Example : If your introduction highlighted a current environmental crisis, your final paragraph could explore how renewable energy could offer a solution to this crisis.

Pose a Thought-Provoking Query : Encourage deeper contemplation by posing an intriguing question related to your essay topic.

Example : How can people and governments work together to speed up using renewable energy technologies?

Offer a Prediction or Recommendation : Based on your central points, suggest what might happen over time or recommend a course of action.

Example : Investing in renewable energy now can pave the way for a more sustainable and cleaner planet for prospective generations.

Connect to a Broader Context: Relate your paper’s topic to a larger issue or ongoing discussion to underscore its significance and relevance.

Example: The shift to renewable energy is not just about reducing emissions; it's part of a global movement towards sustainable development and ecological stewardship.

Avoid Overly Emotional Call-to-Action: While urging action, maintain a balanced tone to avoid coming across as overly emotional or sensational.

Example: Let's come together to adopt renewable energy and forge a more promising tomorrow for future generations.

By employing these techniques, make sure that your ending paragraph not only recaps your central arguments smoothly but also leaves a sense of purpose and inspiration to your readers.

What to Avoid While Writing a Conclusion

When composing your final paragraph, it's crucial to avoid typical pitfalls that may weaken your closing remarks. Consider some common errors:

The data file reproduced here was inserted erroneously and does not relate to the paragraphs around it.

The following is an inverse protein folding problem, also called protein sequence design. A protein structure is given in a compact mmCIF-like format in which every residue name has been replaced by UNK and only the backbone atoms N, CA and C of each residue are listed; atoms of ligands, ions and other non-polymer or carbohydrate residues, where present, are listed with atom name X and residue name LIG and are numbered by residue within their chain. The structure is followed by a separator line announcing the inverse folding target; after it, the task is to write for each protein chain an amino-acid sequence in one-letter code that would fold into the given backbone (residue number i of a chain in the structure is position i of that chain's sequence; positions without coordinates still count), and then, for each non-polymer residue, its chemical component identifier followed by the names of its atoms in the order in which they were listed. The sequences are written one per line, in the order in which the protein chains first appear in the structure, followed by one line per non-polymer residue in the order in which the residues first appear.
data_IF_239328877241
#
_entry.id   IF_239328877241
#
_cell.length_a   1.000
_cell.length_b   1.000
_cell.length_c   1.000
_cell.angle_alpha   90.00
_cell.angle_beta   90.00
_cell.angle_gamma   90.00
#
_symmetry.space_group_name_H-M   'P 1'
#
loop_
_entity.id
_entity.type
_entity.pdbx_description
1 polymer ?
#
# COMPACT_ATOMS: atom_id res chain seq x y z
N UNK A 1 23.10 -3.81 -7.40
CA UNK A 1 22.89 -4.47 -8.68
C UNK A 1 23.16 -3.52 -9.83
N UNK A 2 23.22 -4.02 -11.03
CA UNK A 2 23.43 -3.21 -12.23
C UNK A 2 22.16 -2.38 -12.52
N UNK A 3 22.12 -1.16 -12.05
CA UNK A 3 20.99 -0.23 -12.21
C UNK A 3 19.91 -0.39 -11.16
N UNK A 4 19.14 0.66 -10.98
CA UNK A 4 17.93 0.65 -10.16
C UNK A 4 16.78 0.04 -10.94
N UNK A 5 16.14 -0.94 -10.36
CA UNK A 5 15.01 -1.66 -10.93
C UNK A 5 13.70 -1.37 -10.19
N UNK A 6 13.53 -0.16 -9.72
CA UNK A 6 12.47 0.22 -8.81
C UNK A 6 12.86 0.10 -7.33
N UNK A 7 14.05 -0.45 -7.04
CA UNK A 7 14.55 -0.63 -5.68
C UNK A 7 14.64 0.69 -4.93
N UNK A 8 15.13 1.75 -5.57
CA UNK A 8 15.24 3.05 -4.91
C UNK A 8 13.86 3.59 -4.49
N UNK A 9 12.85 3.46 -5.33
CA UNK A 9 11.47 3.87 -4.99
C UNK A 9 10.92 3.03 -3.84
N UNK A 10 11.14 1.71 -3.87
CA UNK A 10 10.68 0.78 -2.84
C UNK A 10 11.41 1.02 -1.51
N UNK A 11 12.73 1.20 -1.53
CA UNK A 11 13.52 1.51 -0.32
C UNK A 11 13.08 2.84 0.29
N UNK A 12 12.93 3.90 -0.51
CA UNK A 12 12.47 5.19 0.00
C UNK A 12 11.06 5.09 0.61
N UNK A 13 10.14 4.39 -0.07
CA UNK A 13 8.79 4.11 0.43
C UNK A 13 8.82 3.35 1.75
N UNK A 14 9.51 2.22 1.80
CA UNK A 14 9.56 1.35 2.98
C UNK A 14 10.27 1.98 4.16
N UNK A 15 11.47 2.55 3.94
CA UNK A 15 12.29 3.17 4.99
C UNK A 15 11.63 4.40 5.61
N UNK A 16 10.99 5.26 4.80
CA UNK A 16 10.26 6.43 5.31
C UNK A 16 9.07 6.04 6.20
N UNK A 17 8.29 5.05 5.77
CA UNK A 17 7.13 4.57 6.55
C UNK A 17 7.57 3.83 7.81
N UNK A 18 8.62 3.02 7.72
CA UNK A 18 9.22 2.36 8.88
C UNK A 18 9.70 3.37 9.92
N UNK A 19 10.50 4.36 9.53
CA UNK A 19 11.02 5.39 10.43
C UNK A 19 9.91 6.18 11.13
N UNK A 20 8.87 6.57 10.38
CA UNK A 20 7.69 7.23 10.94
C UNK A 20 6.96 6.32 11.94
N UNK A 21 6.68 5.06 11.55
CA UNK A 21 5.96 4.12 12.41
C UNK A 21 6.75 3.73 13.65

Adding Fresh Details : Avoid presenting completely new thoughts or examples that haven’t been addressed in the body parts.

Example : In brief, whereas renewable energy has many benefits, nuclear power remains a controversial alternative.

Overusing Clichés or Generalizations : Keep your language fresh and related to your essay’s topic. Avoid clichéd phrases like "In conclusion," as they add unnecessary redundancy to the text.

Example : In essence, it is obvious that renewable energy is the path of the future.

Undermining Your Efforts : The essay’s last paragraph should assert the validity of the thesis, not undermine it.

Example : While my research has limitations, I believe renewable energy is still a practical alternative.

Overly Emotive Call-to-Action: Balance emotional appeal and confidence and avoid being overly dramatic while encouraging action.

Example: We must act now to embrace renewable energy for a sustainable future.

Confusing Summary with Analysis: Differentiate between recapping key points and providing deeper analysis. Reflect on your insights rather than repeating facts.

Example: Briefly, renewable energy benefits the environment and promotes economic stability.